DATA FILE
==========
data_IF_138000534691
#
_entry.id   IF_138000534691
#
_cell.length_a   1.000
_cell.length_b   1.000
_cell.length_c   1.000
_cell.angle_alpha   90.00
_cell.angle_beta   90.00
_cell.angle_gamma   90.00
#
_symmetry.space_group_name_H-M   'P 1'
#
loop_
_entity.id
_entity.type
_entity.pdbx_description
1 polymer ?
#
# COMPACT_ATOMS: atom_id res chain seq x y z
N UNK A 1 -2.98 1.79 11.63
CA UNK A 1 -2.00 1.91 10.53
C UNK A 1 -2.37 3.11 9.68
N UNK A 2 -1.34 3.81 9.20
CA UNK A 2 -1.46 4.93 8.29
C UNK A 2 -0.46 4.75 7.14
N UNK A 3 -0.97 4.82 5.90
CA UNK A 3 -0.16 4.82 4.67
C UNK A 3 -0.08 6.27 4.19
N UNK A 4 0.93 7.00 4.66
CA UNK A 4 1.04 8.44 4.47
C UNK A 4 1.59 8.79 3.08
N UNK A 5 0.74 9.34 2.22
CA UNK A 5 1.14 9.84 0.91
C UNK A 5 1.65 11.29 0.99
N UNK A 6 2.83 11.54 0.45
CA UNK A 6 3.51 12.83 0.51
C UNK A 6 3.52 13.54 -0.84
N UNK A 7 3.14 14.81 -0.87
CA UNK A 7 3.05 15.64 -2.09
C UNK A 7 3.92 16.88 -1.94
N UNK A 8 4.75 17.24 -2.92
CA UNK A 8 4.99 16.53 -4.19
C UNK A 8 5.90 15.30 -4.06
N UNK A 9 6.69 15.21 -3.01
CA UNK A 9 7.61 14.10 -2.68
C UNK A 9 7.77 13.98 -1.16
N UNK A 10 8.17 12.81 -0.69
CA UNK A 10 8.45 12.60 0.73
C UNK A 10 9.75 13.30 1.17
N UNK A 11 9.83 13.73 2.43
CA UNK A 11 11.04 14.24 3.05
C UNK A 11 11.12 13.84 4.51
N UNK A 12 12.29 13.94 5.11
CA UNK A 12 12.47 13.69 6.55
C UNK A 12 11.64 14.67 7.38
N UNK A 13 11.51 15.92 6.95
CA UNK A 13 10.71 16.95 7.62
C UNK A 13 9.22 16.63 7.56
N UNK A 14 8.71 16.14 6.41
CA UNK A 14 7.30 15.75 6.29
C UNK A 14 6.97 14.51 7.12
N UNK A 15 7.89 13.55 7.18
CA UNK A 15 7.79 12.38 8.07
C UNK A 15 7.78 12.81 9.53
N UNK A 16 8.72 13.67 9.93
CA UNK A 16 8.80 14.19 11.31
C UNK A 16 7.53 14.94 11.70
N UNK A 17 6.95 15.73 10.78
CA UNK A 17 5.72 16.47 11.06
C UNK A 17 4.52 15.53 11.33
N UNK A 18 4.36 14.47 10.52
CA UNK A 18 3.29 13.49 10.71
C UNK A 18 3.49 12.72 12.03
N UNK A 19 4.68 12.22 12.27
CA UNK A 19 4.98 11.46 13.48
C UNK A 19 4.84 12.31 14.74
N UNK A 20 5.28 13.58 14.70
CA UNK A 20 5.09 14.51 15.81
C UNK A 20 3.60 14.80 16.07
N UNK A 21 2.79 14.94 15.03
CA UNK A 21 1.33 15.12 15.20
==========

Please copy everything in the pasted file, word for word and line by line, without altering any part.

data_IF_138000534691
#
_entry.id   IF_138000534691
#
_cell.length_a   1.000
_cell.length_b   1.000
_cell.length_c   1.000
_cell.angle_alpha   90.00
_cell.angle_beta   90.00
_cell.angle_gamma   90.00
#
_symmetry.space_group_name_H-M   'P 1'
#
loop_
_entity.id
_entity.type
_entity.pdbx_description
1 polymer ?
#
# COMPACT_ATOMS: atom_id res chain seq x y z
N UNK A 1 -2.98 1.79 11.63
CA UNK A 1 -2.00 1.91 10.53
C UNK A 1 -2.37 3.11 9.68
N UNK A 2 -1.34 3.81 9.20
CA UNK A 2 -1.46 4.93 8.29
C UNK A 2 -0.46 4.75 7.14
N UNK A 3 -0.97 4.82 5.90
CA UNK A 3 -0.16 4.82 4.67
C UNK A 3 -0.08 6.27 4.19
N UNK A 4 0.93 7.00 4.66
CA UNK A 4 1.04 8.44 4.47
C UNK A 4 1.59 8.79 3.08
N UNK A 5 0.74 9.34 2.22
CA UNK A 5 1.14 9.84 0.91
C UNK A 5 1.65 11.29 0.99
N UNK A 6 2.83 11.54 0.45
CA UNK A 6 3.51 12.83 0.51
C UNK A 6 3.52 13.54 -0.84
N UNK A 7 3.14 14.81 -0.87
CA UNK A 7 3.05 15.64 -2.09
C UNK A 7 3.92 16.88 -1.94
N UNK A 8 4.75 17.24 -2.92
CA UNK A 8 4.99 16.53 -4.19
C UNK A 8 5.90 15.30 -4.06
N UNK A 9 6.69 15.21 -3.01
CA UNK A 9 7.61 14.10 -2.68
C UNK A 9 7.77 13.98 -1.16
N UNK A 10 8.17 12.81 -0.69
CA UNK A 10 8.45 12.60 0.73
C UNK A 10 9.75 13.30 1.17
N UNK A 11 9.83 13.73 2.43
CA UNK A 11 11.04 14.24 3.05
C UNK A 11 11.12 13.84 4.51
N UNK A 12 12.29 13.94 5.11
CA UNK A 12 12.47 13.69 6.55
C UNK A 12 11.64 14.67 7.38
N UNK A 13 11.51 15.92 6.95
CA UNK A 13 10.71 16.95 7.62
C UNK A 13 9.22 16.63 7.56
N UNK A 14 8.71 16.14 6.41
CA UNK A 14 7.30 15.75 6.29
C UNK A 14 6.97 14.51 7.12
N UNK A 15 7.89 13.55 7.18
CA UNK A 15 7.79 12.38 8.07
C UNK A 15 7.78 12.81 9.53
N UNK A 16 8.72 13.67 9.93
CA UNK A 16 8.80 14.19 11.31
C UNK A 16 7.53 14.94 11.70
N UNK A 17 6.95 15.73 10.78
CA UNK A 17 5.72 16.47 11.06
C UNK A 17 4.52 15.53 11.33
N UNK A 18 4.36 14.47 10.52
CA UNK A 18 3.29 13.49 10.71
C UNK A 18 3.49 12.72 12.03
N UNK A 19 4.68 12.22 12.27
CA UNK A 19 4.98 11.46 13.48
C UNK A 19 4.84 12.31 14.74
N UNK A 20 5.28 13.58 14.70
CA UNK A 20 5.09 14.51 15.81
C UNK A 20 3.60 14.80 16.07
N UNK A 21 2.79 14.94 15.03
CA UNK A 21 1.33 15.12 15.20